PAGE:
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What Are Parsons' Plans Before Leaving Time Warner?

Richard Parsons
AP
Richard Parsons

Dick Parsons spoke at Merrill Lynch's media conference in London and said he's "getting close" to handing over the reins. Who's his successor? He said deputy Jeff Bewkes is "the right man" to succeed him, though obviously that's up to the board of directors. Which is no surprise. So how soon is close? Well, his contract expires next year, so we can pretty much expect him to be gone by end of 2008.

But he's not throwing in the towel just yet, Parsons said his goal before he takes off is to make sure that AOL's stable and growing. Considering that he took Time Warner'stop job in the wake of the AOL merger/disaster (actually right after Gerry Levin got pushed out for engineering it), its no surprise Parsons wants to make FIXING AOL his legacy. It won't be long before Parsons can know if his Internet unit is on track-- it could be as early as December. So far, it looks like the transition away from a subscription model and to an ad supported one is working remarkably well.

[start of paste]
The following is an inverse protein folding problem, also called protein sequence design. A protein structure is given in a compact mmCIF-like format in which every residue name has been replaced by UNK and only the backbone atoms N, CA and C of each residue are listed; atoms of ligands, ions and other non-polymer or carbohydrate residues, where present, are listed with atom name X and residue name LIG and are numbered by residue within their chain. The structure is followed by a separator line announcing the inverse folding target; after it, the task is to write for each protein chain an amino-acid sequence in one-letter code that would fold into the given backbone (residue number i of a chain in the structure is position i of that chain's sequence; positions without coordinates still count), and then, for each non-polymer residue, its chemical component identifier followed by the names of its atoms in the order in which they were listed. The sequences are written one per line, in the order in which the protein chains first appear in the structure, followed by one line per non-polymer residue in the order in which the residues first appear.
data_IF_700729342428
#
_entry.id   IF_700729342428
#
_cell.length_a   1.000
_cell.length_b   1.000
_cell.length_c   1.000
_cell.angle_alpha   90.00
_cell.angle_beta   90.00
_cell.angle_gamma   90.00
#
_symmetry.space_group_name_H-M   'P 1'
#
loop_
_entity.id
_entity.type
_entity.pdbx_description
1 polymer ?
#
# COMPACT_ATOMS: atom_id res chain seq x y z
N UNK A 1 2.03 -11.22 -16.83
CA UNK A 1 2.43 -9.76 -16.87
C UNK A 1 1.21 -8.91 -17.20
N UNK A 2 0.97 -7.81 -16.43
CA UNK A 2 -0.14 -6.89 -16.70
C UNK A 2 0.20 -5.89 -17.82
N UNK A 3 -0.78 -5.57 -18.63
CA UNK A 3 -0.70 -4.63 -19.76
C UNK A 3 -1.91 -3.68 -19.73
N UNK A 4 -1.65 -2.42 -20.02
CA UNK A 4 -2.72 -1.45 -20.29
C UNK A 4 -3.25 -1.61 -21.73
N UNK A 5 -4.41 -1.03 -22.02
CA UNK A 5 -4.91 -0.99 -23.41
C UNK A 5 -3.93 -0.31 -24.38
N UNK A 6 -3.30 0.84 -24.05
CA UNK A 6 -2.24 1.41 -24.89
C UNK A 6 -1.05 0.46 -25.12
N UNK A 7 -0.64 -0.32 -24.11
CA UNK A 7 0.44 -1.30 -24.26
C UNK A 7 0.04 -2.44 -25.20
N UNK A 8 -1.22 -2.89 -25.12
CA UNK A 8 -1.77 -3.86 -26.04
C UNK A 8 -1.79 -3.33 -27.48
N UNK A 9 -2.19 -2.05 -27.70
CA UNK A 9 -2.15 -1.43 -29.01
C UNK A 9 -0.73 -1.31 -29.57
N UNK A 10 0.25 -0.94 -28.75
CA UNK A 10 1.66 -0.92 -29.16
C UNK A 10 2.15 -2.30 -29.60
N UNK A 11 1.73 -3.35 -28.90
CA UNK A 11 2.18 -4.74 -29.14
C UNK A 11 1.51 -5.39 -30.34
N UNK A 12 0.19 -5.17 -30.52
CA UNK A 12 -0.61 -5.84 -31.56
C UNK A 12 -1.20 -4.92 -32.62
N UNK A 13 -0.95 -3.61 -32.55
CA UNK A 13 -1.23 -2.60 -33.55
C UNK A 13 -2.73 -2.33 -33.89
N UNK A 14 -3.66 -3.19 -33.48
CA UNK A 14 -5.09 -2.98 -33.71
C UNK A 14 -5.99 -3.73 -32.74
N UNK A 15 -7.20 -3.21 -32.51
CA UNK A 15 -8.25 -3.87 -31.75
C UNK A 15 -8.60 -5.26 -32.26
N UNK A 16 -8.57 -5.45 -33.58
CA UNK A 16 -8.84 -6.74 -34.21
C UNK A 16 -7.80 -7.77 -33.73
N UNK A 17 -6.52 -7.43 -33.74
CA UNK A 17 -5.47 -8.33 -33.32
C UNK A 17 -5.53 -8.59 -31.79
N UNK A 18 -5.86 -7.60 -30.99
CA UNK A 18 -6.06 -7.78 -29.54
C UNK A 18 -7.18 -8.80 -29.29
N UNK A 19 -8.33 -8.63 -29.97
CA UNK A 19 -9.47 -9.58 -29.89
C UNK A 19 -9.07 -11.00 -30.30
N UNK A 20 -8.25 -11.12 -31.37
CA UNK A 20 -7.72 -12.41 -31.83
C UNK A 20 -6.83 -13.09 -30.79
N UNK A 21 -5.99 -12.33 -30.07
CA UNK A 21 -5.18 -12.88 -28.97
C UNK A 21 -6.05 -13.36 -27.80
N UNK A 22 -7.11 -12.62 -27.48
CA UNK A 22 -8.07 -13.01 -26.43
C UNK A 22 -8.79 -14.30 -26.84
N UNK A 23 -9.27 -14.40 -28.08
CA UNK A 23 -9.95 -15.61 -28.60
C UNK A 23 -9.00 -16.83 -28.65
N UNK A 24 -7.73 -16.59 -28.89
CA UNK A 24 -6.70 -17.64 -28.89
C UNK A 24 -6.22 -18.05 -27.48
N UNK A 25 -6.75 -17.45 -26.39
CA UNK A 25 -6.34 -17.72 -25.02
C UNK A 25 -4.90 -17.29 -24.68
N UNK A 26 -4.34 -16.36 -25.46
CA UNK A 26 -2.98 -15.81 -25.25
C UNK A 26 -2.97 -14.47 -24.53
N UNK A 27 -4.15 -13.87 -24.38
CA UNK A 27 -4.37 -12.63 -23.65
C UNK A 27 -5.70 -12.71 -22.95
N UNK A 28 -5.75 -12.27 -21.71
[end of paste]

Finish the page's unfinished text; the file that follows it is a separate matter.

Another big issue in play -- the company's potential divestiture of its Cable division. Wall Street is already evaluating the "stub" stock-- Time Warner Entertainment -- cutting out the Time Warner Cable division, waiting and wondering when the divestiture will happen. Parsons really touched all the bases-- he said that in about five years TWX could sever all its ties to Time Warner Cable, though nothing's definite.

And on digital distribution issues Parsons is forward thinking -- he's a fan of releasing Video-On-Demand the same day as DVD releases. There's been a debate in Hollywood over what they're calling "day-and-date" releases-- closing the window between the DVD release and putting the movie on video on demand. Obviously the brick and mortar retailers would rather have an exclusive on the release, but it makes more sense for the movie studios to maximize the marketing dollars from the theatrical release and ads for the DVD release. Parson said that in day-and-date trials some films have seen four to six times their normal buy rates on V-O-D, which is huge.

For news on all the changes at HBO-- the cable king losing one of the most popular shows on TV on Sunday-- tune into CNBC -- I'm on every other hour throughout the day!

Questions? Comments? MediaMoney@cnbc.com

  • Working from Los Angeles, Boorstin is CNBC's media and entertainment reporter and editor of CNBC.com's Media Money section.